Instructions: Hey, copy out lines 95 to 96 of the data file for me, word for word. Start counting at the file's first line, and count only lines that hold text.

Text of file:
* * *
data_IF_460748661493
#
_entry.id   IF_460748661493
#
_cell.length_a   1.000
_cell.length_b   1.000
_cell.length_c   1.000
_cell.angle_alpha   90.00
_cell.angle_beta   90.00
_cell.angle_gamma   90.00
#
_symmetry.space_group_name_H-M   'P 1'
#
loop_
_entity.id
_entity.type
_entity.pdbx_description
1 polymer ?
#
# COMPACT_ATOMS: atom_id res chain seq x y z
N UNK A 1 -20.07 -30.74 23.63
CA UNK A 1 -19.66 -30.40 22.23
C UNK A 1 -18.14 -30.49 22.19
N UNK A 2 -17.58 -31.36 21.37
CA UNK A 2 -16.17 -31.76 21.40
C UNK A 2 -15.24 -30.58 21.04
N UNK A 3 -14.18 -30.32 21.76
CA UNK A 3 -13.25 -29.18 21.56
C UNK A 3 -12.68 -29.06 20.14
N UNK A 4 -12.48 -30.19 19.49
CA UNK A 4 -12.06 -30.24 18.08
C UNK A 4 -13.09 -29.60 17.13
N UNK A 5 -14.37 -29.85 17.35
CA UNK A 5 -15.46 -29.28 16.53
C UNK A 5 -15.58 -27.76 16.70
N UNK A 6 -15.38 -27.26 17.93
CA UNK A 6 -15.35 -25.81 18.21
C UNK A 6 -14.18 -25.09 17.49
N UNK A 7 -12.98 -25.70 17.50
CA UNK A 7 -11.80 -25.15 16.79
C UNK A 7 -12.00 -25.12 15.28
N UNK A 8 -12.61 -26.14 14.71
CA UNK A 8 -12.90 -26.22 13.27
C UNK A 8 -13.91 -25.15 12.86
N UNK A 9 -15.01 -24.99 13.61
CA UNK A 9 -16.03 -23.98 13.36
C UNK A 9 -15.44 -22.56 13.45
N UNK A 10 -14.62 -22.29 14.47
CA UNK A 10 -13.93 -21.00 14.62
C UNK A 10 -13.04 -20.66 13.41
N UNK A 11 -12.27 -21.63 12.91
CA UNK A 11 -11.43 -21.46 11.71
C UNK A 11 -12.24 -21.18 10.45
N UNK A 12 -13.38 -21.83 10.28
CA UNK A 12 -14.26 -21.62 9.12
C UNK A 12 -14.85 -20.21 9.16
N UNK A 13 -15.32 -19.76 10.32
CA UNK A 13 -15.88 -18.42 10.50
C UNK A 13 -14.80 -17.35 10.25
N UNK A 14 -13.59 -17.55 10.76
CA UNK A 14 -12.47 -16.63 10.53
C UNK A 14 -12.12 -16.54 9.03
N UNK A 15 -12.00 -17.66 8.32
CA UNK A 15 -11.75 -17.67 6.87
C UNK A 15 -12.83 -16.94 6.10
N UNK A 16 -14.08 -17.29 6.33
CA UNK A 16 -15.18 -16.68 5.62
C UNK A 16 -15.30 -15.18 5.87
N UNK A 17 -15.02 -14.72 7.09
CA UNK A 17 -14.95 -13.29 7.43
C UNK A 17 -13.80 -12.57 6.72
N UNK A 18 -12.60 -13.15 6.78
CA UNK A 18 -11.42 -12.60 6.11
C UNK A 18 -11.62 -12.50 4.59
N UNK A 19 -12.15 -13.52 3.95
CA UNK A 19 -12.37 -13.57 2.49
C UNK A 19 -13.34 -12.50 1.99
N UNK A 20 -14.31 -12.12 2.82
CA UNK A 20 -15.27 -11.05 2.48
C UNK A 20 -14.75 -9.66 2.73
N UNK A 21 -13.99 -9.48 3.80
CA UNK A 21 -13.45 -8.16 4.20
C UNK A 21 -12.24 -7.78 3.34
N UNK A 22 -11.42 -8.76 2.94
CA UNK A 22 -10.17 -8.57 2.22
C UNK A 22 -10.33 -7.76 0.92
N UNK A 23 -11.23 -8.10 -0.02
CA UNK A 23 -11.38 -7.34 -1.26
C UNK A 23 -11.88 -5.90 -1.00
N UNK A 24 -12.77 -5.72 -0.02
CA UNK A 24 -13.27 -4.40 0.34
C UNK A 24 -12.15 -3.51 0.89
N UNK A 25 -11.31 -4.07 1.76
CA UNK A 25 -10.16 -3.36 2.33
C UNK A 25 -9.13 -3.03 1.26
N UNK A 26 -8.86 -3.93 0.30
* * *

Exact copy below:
C UNK A 25 -9.13 -3.03 1.26
N UNK A 26 -8.86 -3.93 0.30